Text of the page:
The cultural history of economic depression, focusing on the 1890s depression, is the subject of an upcoming public lecture at Missouri University of Science and Technology.
Visiting professor Dr. Susan Curtis will present the lecture titled “Remembering the 1890s: Hard Times and the Tough Road to Recovery” from 3-4 p.m. Wednesday, May 1, in St. Pat’s Ballroom B of the Havener Center. Refreshments will be provided. This lecture is free and open to the public.
“The lecture is over the little-known depression that was overshadowed by the Great Depression of the 1930s, which was certainly much better documented through film, photography, art, theater performances and New Deal programs,” says Curtis, this semester’s Maxwell C. Weiner Distinguished Professor of Humanities at Missouri S&T and a professor of history and American studies at Purdue University.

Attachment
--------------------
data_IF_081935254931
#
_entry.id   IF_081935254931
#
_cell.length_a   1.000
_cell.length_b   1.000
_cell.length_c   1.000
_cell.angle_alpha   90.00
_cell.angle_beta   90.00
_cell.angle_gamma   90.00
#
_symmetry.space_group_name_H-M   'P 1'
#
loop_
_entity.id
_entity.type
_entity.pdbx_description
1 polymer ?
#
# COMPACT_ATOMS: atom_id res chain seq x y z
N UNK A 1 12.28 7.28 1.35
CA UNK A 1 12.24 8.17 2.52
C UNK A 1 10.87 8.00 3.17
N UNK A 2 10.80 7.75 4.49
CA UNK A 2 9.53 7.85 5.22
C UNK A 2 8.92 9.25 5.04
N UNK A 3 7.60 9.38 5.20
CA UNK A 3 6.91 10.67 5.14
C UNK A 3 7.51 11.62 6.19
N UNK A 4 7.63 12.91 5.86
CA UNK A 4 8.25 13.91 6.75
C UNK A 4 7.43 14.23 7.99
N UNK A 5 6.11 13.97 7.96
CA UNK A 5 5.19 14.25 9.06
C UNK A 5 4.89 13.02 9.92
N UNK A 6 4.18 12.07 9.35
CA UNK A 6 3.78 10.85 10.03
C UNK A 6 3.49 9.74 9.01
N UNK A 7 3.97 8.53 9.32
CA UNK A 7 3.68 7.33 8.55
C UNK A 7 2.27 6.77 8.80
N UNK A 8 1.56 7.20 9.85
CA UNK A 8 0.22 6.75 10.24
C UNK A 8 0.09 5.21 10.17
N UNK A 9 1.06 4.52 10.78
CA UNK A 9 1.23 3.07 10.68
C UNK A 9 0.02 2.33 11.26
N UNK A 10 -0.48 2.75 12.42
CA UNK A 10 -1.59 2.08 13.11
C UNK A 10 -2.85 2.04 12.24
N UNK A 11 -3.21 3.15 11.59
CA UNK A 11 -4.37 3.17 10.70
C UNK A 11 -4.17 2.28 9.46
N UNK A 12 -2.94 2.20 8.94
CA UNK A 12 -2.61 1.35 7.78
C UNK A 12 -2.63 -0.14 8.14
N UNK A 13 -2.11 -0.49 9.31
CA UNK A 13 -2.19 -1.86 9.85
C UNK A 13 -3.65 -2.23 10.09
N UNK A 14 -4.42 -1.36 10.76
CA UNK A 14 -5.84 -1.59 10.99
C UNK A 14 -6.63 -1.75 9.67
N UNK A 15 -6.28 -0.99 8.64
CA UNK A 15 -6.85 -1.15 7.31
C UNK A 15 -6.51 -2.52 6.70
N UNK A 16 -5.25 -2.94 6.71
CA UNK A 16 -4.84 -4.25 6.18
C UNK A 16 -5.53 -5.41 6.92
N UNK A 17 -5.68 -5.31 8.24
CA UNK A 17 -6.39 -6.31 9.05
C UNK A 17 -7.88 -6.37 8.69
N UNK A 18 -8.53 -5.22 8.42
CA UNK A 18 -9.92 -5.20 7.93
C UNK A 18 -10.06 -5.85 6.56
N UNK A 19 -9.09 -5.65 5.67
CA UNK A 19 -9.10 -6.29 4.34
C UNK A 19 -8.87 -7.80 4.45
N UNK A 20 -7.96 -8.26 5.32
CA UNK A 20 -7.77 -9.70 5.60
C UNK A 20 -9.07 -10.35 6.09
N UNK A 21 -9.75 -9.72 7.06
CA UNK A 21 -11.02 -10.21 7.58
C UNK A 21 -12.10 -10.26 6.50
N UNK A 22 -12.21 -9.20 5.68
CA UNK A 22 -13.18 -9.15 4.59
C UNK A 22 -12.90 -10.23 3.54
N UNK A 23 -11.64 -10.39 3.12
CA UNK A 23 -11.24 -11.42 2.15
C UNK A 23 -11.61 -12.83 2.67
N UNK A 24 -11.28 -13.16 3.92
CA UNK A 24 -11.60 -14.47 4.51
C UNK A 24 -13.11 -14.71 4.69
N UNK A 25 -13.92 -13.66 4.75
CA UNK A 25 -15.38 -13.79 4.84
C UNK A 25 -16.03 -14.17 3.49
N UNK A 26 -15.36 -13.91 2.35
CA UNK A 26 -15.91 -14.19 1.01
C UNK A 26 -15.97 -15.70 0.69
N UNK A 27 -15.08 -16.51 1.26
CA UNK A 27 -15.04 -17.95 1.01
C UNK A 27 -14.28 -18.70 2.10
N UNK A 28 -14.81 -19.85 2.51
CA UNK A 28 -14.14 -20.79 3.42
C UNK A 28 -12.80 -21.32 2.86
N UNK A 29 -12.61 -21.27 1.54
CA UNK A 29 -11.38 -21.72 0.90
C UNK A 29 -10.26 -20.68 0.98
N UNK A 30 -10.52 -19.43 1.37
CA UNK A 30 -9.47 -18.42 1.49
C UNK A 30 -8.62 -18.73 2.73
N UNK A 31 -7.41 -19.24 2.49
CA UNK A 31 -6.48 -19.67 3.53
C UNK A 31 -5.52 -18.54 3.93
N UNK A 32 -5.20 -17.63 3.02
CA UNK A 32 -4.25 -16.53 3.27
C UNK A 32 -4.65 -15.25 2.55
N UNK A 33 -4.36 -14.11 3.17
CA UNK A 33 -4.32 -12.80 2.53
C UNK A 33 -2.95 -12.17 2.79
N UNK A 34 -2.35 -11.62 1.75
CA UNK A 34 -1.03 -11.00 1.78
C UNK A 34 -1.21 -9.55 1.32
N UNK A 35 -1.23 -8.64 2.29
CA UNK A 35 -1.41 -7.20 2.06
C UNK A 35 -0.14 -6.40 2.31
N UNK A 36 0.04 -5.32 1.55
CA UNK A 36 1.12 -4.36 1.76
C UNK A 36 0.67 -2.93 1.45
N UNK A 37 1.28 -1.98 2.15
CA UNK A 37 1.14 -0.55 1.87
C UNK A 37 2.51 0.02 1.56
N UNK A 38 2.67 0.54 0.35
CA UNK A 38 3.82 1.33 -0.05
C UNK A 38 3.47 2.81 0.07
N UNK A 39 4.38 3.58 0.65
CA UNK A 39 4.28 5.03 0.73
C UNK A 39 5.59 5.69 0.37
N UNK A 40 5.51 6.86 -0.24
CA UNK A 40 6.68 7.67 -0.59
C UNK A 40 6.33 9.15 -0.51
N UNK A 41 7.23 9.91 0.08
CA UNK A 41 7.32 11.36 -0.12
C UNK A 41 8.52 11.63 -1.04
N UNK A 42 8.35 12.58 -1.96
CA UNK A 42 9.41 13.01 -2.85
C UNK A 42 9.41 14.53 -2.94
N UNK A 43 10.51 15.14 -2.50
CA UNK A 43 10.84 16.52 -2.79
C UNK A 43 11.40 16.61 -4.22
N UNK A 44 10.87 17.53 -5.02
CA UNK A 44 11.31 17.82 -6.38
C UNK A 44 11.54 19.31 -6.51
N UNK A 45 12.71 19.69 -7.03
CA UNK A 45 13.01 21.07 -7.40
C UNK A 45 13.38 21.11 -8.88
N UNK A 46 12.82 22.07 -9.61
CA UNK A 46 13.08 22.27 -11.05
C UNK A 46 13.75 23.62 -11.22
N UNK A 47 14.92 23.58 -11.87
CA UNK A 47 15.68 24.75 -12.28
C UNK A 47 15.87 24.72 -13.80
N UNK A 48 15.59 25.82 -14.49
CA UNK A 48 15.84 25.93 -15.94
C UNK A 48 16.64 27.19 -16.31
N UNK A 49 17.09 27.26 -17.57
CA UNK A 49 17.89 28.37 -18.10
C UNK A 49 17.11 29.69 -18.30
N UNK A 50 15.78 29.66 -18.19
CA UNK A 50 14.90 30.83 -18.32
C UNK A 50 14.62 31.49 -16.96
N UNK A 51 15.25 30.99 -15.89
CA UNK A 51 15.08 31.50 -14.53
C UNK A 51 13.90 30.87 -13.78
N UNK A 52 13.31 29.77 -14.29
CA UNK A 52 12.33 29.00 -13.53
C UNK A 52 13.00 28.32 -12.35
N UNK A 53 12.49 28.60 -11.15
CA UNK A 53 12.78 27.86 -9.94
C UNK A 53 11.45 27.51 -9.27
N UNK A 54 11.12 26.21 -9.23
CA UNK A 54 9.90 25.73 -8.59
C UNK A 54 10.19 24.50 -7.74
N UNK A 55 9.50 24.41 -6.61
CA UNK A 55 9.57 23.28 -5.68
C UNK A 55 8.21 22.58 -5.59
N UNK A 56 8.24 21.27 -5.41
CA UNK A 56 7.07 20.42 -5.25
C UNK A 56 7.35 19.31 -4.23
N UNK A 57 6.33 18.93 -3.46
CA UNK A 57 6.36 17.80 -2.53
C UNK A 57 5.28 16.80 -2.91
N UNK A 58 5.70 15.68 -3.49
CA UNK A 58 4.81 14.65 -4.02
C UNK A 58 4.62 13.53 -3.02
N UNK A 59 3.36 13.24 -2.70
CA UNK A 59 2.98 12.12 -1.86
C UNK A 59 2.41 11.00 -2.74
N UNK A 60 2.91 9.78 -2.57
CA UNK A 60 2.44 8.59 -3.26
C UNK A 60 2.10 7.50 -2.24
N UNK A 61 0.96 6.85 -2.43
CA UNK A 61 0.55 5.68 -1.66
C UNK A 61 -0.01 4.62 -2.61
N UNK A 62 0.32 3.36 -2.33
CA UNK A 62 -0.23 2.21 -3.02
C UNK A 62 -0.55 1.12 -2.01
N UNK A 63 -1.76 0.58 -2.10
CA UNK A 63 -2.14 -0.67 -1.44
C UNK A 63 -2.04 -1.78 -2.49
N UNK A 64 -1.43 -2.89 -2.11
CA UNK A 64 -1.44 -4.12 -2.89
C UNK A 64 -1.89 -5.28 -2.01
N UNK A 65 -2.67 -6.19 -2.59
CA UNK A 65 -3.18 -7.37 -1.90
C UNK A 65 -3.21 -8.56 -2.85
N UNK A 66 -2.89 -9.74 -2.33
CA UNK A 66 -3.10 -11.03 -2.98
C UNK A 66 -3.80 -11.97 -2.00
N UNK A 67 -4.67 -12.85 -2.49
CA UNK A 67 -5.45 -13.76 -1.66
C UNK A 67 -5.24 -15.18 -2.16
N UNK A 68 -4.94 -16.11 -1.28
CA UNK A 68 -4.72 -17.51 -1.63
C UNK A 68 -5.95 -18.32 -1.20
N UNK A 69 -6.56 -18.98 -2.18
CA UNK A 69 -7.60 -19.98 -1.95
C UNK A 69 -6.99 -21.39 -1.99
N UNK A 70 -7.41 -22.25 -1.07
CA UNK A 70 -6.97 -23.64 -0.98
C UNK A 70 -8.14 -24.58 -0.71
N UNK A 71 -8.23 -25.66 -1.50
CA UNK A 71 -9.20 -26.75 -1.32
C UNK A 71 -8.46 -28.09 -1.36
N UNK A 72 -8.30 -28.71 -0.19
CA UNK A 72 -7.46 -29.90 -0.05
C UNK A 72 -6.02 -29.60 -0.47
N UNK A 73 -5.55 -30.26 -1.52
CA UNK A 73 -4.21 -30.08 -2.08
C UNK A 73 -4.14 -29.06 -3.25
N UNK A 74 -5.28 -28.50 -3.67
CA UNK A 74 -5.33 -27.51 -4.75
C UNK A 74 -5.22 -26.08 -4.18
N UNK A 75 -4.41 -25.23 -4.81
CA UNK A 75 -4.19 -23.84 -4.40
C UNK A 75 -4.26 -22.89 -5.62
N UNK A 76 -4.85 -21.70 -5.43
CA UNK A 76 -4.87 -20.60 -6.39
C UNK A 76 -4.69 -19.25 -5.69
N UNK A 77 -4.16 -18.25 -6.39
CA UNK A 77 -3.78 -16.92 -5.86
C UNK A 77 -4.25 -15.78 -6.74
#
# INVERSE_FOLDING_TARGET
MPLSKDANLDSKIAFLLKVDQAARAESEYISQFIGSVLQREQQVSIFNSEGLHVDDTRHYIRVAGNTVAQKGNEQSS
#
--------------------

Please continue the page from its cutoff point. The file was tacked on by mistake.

Curtis’ lecture will bring the social and economic conditions of the 1890s alive with the words of ordinary men and women who experienced it, who wrote letters to the editor, essays, and poems about it, and who took direct action to change their way of life.
“There are many similarities between the 1890s and our current economic hard times,” Curtis explains. “I believe our ancestors can remind us that economic progress need not come at the expense of our social responsibilities to one another and to our dignity as workers and citizens.”
Missouri S&T's Maxwell C. Weiner Distinguished Professorship in Humanities, established by an estate gift to the university in 1999, is rotated among S&T's arts, languages and philosophy department, the English and technical communication department, and the history and political science department.
Weiner graduated from Missouri S&T when it was known as the Missouri School of Mines and Metallurgy. He also studied at the University of Hawaii and at Washington University in St. Louis. He retired from Westinghouse Electric Corp.
For more information about the upcoming lecture, contact Missouri S&T's history and political science department at 573-341-4801 or email Dr. Michael Bruening, interim chair of history and political science, at firstname.lastname@example.org.